Politics, Religion and the British Revolutions
The Mind of Samuel Rutherford
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Paperback / softback
Publisher: Cambridge University Press
Number of Pages: 320
Width: 15.2 cm
Height: 22.9 cm
This is the first modern intellectual biography of the Scottish Covenanters' great theorist Samuel Rutherford (c. 1600-61). The central focus is on Rutherford's political thought and his major treatise, Lex, Rex, written in 1644 as a justification of the Covenanters' resistance to King Charles I. The book demonstrates that while Lex, Rex provided a careful synthesis of natural-law theory and biblical politics, Rutherford's Old Testament vision of a purged and covenanted nation ultimately subverted his commitment to the politics of natural reason. The book also discusses a wide range of other topics, including scholasticism and humanism, Calvinist theology, Presbyterian ecclesiology, Rutherford's close relationships with women and his fervent spirituality. It will therefore be of considerable interest to a range of scholars and students working on Scottish and English history, Calvinism and Puritanism, and early modern political thought.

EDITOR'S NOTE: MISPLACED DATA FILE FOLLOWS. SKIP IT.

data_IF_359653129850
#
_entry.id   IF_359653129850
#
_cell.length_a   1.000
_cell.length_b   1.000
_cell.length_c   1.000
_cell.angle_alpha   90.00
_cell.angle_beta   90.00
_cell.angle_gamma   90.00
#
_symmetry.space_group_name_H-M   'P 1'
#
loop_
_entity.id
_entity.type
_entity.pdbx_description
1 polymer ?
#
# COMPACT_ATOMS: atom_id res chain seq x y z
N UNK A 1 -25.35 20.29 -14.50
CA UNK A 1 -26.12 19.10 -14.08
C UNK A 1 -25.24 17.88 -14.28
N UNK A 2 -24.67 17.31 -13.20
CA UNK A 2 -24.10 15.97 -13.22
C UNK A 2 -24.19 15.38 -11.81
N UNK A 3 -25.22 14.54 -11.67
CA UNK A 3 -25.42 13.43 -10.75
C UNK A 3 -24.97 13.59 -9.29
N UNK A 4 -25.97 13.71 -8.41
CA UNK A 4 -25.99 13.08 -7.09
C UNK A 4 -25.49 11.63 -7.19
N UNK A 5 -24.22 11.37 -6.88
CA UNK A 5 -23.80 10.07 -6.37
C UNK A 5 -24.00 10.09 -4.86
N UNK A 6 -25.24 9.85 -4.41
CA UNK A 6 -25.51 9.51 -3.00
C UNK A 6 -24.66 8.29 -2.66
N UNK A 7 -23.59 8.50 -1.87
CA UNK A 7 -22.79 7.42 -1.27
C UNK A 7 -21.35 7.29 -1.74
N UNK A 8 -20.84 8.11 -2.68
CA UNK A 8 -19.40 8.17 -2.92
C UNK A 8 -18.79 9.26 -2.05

'... a valuable handbook to the various controversies surrounding Puritan and Reformed subjects ... authoritative and gives a new standard for works in this area. Highly recommended'. Evangelical Times 'It is ... a sensitive appraisal of a powerful mind in context, and sheds valuable light on the religious and political history of Caroline and Civil War Britain.' Journal of Religious History